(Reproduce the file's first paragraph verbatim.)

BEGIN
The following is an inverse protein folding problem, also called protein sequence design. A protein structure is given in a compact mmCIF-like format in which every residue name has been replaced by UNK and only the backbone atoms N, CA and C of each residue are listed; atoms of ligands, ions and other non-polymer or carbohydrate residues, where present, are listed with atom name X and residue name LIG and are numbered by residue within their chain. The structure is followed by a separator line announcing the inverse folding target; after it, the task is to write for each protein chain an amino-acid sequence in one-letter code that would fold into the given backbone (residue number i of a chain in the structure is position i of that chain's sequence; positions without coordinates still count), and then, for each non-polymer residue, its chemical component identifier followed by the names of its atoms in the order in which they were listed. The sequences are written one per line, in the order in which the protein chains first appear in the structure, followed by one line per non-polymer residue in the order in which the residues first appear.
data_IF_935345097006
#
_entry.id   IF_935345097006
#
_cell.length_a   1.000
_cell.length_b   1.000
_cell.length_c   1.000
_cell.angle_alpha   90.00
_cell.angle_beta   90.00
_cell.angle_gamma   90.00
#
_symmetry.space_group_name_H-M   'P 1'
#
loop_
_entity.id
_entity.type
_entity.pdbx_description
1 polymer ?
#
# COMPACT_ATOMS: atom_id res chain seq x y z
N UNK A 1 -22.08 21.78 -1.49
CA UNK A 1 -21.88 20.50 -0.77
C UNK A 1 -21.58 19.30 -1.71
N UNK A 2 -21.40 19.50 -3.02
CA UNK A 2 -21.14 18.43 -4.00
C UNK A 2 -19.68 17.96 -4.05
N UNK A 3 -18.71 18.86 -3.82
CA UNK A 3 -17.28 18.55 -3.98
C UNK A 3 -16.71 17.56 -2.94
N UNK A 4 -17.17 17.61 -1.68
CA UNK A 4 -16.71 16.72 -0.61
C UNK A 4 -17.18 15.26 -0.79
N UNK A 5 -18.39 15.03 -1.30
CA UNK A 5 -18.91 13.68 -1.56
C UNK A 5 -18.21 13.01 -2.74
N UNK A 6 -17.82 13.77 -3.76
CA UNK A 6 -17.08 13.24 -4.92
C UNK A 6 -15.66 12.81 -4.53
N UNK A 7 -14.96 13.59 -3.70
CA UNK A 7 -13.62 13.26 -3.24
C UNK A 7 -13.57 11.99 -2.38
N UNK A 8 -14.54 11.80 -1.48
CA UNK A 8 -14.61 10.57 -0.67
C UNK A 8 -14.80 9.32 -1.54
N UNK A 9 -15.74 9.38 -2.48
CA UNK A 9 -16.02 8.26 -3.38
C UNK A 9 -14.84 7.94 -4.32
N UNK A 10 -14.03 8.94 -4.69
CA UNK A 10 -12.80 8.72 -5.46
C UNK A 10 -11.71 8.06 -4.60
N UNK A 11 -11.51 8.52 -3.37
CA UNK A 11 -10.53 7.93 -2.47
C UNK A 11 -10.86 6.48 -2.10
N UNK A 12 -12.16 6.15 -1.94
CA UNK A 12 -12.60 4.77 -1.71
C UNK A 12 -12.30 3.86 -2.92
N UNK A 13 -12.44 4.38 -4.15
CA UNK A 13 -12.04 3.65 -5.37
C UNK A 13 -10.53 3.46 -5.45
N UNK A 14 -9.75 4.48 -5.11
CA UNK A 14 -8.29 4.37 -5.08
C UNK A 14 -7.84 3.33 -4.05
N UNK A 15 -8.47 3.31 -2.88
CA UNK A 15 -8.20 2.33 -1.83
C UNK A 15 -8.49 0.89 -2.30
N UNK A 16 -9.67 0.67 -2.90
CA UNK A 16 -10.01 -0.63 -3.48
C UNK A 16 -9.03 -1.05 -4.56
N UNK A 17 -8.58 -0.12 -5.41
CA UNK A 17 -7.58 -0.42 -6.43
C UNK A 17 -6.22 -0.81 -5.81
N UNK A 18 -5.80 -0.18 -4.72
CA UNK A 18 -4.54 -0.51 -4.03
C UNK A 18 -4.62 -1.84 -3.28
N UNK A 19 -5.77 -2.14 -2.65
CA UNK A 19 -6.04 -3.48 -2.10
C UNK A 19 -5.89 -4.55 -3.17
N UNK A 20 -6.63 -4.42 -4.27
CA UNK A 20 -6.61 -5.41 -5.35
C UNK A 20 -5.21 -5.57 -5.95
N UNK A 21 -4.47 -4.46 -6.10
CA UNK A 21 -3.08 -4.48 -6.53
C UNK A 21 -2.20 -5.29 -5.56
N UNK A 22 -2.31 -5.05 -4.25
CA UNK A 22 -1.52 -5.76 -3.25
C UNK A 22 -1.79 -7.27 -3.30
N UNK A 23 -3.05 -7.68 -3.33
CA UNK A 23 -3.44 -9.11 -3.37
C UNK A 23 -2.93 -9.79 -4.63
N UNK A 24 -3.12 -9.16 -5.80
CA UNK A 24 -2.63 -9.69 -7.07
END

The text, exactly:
The following is an inverse protein folding problem, also called protein sequence design. A protein structure is given in a compact mmCIF-like format in which every residue name has been replaced by UNK and only the backbone atoms N, CA and C of each residue are listed; atoms of ligands, ions and other non-polymer or carbohydrate residues, where present, are listed with atom name X and residue name LIG and are numbered by residue within their chain. The structure is followed by a separator line announcing the inverse folding target; after it, the task is to write for each protein chain an amino-acid sequence in one-letter code that would fold into the given backbone (residue number i of a chain in the structure is position i of that chain's sequence; positions without coordinates still count), and then, for each non-polymer residue, its chemical component identifier followed by the names of its atoms in the order in which they were listed. The sequences are written one per line, in the order in which the protein chains first appear in the structure, followed by one line per non-polymer residue in the order in which the residues first appear.